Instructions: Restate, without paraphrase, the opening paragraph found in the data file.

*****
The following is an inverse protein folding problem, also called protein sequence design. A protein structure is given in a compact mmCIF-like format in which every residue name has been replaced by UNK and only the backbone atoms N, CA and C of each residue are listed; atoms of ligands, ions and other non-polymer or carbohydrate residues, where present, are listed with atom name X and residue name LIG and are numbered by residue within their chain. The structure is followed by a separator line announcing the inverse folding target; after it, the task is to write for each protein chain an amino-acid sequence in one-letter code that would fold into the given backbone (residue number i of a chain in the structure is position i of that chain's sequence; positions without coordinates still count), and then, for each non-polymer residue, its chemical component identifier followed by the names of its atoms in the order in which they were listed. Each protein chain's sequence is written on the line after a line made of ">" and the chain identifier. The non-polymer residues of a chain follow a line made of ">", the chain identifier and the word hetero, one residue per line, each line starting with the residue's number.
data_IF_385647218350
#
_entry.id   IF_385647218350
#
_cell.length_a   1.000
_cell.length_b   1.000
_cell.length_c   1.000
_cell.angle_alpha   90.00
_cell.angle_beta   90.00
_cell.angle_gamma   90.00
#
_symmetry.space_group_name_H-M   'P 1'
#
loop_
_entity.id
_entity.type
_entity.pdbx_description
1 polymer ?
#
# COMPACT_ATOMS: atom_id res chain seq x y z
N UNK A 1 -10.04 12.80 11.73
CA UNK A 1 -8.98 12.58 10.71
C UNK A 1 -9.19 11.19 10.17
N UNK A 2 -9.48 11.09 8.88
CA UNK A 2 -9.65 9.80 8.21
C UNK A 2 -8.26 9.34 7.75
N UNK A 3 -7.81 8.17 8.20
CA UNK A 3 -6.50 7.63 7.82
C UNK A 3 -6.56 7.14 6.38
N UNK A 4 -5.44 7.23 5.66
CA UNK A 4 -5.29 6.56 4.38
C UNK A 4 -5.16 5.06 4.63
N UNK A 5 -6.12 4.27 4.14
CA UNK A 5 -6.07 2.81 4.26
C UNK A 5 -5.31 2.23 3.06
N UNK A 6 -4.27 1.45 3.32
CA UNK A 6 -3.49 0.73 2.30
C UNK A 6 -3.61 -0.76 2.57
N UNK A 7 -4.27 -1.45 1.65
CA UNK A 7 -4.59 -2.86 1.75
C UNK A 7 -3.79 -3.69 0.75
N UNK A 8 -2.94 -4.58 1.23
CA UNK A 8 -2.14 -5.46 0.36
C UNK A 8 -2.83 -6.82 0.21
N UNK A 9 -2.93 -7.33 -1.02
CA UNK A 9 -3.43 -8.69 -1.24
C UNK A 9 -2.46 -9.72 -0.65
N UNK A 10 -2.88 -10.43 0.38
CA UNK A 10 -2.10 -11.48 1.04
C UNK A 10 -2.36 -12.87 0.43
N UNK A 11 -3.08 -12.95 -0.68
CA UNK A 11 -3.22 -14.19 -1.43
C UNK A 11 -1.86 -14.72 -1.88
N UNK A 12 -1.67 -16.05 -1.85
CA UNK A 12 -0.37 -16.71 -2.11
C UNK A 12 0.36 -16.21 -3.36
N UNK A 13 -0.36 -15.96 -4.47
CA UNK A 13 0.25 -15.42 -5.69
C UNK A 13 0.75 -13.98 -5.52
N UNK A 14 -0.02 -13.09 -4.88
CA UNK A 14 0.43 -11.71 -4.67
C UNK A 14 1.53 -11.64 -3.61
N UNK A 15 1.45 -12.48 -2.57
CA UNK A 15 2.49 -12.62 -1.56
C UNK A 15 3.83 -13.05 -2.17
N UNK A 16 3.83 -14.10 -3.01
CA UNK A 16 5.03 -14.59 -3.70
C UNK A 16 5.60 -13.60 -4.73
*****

The following is an inverse protein folding problem, also called protein sequence design. A protein structure is given in a compact mmCIF-like format in which every residue name has been replaced by UNK and only the backbone atoms N, CA and C of each residue are listed; atoms of ligands, ions and other non-polymer or carbohydrate residues, where present, are listed with atom name X and residue name LIG and are numbered by residue within their chain. The structure is followed by a separator line announcing the inverse folding target; after it, the task is to write for each protein chain an amino-acid sequence in one-letter code that would fold into the given backbone (residue number i of a chain in the structure is position i of that chain's sequence; positions without coordinates still count), and then, for each non-polymer residue, its chemical component identifier followed by the names of its atoms in the order in which they were listed. Each protein chain's sequence is written on the line after a line made of ">" and the chain identifier. The non-polymer residues of a chain follow a line made of ">", the chain identifier and the word hetero, one residue per line, each line starting with the residue's number.